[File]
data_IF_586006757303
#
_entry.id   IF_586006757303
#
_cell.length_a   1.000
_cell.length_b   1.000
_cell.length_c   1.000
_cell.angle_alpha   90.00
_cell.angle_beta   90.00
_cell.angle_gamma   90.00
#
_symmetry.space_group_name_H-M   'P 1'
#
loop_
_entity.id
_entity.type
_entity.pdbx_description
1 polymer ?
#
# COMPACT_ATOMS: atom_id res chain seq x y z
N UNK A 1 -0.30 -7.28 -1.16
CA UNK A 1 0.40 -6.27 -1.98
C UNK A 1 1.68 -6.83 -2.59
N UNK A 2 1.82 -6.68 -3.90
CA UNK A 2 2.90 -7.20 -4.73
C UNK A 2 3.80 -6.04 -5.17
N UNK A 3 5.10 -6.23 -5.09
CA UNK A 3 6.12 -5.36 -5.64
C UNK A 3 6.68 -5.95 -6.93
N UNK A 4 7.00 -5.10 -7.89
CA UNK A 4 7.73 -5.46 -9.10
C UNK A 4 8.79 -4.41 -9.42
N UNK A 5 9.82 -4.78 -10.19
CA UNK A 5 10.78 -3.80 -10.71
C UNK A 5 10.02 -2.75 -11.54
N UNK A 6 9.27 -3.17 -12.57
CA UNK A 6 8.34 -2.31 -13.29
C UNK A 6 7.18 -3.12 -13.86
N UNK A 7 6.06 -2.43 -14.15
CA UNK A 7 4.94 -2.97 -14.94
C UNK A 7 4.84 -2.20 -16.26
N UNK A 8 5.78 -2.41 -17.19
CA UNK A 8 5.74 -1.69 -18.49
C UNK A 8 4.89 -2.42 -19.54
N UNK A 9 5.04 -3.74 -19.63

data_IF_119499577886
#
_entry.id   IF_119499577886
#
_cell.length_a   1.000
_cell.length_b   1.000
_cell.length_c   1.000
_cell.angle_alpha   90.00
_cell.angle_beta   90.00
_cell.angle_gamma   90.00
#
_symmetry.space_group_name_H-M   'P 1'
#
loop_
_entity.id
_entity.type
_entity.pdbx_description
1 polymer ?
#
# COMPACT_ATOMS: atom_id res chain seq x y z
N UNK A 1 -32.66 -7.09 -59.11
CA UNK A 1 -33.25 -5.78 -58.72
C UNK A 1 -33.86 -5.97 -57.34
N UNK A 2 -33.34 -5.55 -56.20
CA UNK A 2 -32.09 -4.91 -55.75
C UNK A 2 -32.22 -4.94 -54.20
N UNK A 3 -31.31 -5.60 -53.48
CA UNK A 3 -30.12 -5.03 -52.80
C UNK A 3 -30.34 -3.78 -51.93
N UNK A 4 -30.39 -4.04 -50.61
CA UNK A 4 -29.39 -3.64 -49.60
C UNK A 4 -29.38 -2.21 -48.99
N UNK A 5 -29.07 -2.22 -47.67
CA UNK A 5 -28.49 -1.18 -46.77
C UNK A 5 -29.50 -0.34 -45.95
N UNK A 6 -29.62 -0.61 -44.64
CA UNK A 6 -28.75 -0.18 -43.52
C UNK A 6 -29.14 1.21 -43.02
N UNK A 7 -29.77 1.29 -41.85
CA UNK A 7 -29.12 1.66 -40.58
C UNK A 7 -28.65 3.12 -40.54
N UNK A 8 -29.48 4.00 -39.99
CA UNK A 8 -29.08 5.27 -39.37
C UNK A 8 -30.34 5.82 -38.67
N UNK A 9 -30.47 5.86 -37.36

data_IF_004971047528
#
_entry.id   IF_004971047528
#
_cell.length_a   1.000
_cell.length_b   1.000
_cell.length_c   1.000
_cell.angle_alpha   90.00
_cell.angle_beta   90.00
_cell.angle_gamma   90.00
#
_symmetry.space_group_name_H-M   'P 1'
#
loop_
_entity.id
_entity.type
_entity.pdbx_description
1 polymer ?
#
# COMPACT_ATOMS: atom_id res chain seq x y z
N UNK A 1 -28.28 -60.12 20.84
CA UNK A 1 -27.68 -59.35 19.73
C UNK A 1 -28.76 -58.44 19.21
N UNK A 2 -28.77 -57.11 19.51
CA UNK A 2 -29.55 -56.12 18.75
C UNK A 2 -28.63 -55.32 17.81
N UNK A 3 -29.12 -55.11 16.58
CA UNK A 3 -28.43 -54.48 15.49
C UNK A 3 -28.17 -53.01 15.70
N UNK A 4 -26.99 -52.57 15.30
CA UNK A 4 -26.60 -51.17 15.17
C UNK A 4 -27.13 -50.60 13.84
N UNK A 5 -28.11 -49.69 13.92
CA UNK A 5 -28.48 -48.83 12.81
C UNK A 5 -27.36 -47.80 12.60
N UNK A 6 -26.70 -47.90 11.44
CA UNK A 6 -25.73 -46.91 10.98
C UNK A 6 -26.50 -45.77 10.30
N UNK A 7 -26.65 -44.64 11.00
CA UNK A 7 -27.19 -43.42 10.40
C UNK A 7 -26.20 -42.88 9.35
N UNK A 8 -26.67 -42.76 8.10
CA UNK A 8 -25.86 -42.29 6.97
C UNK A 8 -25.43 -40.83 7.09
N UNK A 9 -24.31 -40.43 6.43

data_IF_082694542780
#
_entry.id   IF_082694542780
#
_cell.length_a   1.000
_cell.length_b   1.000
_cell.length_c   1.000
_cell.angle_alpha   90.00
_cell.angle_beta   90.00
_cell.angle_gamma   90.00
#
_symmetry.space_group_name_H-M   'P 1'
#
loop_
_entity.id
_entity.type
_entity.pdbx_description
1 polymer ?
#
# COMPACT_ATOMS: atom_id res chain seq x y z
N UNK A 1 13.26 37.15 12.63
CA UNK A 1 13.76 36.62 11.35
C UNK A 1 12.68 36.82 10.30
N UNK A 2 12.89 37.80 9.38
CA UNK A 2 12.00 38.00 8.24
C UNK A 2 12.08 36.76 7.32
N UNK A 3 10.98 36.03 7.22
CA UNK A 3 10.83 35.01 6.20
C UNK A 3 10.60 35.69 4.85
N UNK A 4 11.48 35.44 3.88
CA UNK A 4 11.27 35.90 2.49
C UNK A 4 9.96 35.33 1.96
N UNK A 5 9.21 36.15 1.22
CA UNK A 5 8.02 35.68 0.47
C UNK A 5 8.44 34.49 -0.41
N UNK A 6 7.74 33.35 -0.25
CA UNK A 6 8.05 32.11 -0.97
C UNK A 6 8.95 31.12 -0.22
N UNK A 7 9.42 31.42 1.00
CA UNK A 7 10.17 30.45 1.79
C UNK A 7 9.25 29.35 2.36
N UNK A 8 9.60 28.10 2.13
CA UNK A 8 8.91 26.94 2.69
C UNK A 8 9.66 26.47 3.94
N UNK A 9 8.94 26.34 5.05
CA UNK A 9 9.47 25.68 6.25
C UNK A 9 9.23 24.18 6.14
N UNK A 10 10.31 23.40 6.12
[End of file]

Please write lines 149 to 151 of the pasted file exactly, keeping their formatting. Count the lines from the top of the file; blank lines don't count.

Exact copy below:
loop_
_entity.id
_entity.type